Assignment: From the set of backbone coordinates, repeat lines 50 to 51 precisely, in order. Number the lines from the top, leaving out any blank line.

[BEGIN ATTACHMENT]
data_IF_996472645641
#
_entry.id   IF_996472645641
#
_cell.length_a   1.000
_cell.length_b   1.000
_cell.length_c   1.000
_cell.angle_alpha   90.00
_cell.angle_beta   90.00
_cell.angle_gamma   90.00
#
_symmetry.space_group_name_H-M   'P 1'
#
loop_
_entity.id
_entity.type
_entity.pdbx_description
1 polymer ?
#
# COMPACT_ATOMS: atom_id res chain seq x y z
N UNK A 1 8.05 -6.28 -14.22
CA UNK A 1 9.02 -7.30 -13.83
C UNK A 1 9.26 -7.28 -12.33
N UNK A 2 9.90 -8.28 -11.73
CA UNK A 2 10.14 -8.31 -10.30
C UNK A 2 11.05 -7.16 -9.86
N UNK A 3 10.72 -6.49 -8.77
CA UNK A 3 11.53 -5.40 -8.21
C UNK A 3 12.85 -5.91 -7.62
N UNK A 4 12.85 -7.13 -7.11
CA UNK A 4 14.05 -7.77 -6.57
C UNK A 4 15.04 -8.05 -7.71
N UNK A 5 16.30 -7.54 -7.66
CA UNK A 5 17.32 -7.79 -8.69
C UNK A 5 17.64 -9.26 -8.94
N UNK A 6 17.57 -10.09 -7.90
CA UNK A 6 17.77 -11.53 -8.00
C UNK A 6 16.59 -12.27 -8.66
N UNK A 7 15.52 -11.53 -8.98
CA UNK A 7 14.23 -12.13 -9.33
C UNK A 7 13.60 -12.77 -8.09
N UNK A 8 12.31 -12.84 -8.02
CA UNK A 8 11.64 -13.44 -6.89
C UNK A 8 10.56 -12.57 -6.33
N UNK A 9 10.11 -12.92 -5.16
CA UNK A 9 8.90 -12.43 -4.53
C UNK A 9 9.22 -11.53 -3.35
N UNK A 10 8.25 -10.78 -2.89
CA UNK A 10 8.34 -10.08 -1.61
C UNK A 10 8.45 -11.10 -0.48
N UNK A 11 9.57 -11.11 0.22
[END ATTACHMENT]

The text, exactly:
C UNK A 10 8.45 -11.10 -0.48
N UNK A 11 9.57 -11.11 0.22